Ed. Note: The following excerpts are from an op-ed for Fox News written by Senator William "Bill" H. Frist, M.D., an American physician, businessman, and former Republican Senator from Tennessee who served as the Majority Leader of the U.S. Senate. You can read the full op-ed here.
When crisis strikes, the world looks to the United States for leadership. And that holds true for public health emergencies.
That is why it is critically important for the United States to remain on offense. To this end, the Obama administration last week requested $6.2 billion in emergency funding from Congress for the Ebola response.
This request supports what we know we must do to counter this disease: tackle it on the front lines, fortify our domestic health infrastructure, pursue vaccines and therapeutics and improve our capacity for rapid diagnostic testing, among other key steps.
Some of these funds would be spent at home, while part would go toward the international response. But to be clear, every single dollar would help protect the American people from this threat, which must remain the priority.
Some have urged for the imposition of a travel ban to protect against additional Ebola cases reaching our shores. As a doctor, however, I know that our strategy must be guided by science. And as a former U.S. senator, I strongly believe we must not institute policies chock full of unintended consequences. A travel ban would run afoul of both principles.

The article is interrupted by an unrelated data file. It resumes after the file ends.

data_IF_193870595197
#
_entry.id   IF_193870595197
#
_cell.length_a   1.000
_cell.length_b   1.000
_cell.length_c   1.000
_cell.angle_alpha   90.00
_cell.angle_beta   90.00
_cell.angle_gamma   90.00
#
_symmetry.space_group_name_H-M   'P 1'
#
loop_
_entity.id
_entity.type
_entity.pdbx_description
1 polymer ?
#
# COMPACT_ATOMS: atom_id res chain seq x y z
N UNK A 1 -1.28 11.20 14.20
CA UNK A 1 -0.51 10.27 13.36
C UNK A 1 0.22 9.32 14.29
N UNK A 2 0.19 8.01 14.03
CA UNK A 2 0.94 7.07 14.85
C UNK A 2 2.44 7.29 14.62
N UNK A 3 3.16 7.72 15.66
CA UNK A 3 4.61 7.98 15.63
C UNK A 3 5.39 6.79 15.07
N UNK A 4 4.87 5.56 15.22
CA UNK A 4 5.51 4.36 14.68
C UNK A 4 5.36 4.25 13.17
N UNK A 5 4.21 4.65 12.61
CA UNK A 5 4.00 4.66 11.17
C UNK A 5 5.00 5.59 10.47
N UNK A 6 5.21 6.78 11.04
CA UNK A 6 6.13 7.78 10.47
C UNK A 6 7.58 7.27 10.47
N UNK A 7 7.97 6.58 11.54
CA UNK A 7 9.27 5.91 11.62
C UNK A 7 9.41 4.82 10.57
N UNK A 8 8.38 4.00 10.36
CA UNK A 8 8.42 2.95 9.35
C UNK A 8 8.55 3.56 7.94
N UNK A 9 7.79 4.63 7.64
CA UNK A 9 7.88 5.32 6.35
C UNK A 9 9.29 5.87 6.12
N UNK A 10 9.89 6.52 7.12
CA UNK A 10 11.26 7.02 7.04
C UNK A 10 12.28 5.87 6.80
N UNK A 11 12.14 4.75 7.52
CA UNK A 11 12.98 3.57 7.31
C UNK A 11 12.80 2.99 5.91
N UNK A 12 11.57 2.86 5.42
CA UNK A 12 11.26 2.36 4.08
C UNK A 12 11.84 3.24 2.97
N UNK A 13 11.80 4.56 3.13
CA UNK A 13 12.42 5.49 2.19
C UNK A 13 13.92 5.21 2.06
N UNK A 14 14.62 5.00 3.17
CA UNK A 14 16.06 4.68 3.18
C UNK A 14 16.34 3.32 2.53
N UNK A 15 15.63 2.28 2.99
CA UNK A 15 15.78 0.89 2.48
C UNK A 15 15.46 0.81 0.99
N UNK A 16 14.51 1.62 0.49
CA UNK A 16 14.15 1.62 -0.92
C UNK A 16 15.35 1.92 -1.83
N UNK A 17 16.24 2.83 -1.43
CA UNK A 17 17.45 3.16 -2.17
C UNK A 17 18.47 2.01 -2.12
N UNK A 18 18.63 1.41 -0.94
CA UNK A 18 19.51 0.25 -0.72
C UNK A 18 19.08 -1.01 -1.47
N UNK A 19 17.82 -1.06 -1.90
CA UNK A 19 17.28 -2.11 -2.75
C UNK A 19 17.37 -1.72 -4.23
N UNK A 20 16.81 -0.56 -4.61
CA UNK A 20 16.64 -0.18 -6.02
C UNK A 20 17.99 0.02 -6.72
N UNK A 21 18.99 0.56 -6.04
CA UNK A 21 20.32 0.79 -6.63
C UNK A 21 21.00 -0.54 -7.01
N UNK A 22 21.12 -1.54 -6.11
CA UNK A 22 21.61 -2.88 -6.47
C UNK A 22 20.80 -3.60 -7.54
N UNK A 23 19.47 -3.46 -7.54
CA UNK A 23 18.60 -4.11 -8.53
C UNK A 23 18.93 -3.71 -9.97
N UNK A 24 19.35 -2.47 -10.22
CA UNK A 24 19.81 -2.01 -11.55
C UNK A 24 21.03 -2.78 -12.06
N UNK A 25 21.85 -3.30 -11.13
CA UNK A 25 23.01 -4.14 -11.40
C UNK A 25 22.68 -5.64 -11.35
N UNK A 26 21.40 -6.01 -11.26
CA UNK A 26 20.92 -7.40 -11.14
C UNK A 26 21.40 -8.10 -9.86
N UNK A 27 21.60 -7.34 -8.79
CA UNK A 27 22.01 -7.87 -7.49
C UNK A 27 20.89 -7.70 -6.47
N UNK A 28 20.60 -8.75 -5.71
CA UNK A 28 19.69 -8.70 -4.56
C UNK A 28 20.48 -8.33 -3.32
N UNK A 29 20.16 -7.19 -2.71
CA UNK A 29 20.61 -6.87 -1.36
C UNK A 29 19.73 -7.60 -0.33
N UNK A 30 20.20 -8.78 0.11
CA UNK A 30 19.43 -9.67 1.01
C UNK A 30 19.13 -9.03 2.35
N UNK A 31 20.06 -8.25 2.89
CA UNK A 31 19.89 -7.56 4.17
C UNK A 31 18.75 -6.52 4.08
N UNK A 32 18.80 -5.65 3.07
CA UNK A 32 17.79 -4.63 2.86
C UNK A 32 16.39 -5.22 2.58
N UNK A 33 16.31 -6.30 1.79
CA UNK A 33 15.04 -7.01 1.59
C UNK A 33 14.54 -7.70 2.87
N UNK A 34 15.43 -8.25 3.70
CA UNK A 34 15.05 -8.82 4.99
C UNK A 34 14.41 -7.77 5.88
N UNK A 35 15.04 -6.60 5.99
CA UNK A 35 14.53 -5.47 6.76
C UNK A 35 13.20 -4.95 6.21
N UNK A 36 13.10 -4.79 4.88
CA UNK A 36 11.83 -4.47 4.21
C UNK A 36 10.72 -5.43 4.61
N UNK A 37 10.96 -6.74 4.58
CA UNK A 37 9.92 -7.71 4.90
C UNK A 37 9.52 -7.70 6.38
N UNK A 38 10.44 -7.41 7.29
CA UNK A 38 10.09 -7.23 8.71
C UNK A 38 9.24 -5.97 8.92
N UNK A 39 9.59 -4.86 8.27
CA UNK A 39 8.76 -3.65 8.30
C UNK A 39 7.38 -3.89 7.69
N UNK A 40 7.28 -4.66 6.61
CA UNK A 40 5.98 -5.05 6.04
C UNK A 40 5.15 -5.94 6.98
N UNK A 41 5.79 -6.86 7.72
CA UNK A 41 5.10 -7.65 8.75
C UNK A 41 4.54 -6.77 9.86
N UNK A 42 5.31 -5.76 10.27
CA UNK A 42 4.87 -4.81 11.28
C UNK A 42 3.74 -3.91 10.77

Any ban would incentivize would-be travelers to mask their point of origin, take irregular travel routes and evade the robust screening measures now in place.
The Obama administration has made this argument, but this is not a partisan finding. The administration of George W. Bush -- during whose time in office I served as the Republican Senate majority leader -- also deemed travel bans to be ineffective in the face of communicable disease. This is about sound science and smart policy, not politics.
All the while, we know the most effective way to protect the American people is to extinguish this fire at its source. The U.S. military is playing a major role in doing so, but the U.S. and international response must appropriately remain civilian-led.
The axiom holds true that we must isolate Ebola, not countries. And the dedicated and brave Americans who serve on the front lines will be key to helping us do so.